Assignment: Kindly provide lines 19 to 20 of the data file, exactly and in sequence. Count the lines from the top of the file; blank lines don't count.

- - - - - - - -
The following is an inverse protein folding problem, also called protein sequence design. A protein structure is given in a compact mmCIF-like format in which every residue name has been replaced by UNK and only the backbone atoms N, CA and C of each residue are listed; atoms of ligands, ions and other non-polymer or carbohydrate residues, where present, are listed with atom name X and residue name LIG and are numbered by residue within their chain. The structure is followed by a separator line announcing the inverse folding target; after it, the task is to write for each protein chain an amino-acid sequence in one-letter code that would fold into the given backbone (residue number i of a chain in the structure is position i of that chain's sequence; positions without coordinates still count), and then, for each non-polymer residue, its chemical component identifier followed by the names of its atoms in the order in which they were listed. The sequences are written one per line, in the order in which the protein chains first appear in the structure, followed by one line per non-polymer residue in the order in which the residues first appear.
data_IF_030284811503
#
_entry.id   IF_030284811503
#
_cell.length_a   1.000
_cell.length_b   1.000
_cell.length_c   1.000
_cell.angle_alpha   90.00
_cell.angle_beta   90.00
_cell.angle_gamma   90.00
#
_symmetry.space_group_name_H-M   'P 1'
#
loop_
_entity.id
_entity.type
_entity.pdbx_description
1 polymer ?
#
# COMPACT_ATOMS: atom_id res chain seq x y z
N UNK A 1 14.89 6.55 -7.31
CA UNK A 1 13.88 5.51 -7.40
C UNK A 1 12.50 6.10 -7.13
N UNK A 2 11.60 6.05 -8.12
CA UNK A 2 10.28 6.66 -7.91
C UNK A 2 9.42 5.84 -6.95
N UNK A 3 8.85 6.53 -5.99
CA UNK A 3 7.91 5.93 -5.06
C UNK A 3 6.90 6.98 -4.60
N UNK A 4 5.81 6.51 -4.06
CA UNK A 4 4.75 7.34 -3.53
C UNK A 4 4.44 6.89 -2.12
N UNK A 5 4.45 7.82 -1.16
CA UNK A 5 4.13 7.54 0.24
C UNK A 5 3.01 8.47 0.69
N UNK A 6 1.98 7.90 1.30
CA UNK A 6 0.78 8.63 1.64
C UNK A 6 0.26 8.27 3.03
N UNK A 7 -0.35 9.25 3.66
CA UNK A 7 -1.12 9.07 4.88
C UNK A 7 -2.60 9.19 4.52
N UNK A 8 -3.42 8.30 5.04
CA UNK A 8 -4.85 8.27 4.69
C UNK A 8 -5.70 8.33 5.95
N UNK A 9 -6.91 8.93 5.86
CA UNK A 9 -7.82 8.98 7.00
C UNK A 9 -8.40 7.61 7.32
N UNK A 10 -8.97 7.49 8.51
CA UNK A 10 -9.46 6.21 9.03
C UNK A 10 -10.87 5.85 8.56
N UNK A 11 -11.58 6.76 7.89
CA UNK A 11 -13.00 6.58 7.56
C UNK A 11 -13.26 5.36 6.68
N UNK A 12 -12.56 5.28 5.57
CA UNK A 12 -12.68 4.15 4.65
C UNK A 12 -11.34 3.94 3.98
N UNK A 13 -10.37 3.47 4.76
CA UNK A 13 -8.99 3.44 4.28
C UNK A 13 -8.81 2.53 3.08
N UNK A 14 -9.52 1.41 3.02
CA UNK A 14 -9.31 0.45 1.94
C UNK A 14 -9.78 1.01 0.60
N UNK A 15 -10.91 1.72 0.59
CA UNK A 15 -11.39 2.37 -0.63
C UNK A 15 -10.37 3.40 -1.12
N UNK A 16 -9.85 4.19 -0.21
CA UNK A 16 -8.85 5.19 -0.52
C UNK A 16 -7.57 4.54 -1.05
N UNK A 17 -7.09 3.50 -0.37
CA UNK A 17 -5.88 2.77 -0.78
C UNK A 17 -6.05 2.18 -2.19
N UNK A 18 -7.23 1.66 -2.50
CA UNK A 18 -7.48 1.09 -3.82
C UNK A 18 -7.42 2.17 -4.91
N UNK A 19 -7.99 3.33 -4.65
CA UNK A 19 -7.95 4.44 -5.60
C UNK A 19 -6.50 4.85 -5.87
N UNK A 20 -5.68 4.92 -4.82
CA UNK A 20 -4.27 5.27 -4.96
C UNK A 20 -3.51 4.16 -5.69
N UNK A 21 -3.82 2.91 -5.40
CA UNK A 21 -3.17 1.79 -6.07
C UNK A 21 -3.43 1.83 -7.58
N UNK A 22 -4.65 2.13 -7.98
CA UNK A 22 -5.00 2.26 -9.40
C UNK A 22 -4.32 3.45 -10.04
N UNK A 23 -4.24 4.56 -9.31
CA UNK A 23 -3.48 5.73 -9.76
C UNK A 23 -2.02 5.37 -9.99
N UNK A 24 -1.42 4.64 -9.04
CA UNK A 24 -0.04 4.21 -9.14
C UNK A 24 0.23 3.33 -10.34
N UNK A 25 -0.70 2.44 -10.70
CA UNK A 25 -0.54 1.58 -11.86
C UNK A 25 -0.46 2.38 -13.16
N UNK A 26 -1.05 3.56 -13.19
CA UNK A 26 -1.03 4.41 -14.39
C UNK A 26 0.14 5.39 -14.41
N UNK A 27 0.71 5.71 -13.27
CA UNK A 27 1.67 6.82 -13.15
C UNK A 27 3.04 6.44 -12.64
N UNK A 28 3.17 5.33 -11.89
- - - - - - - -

1 polymer ?
#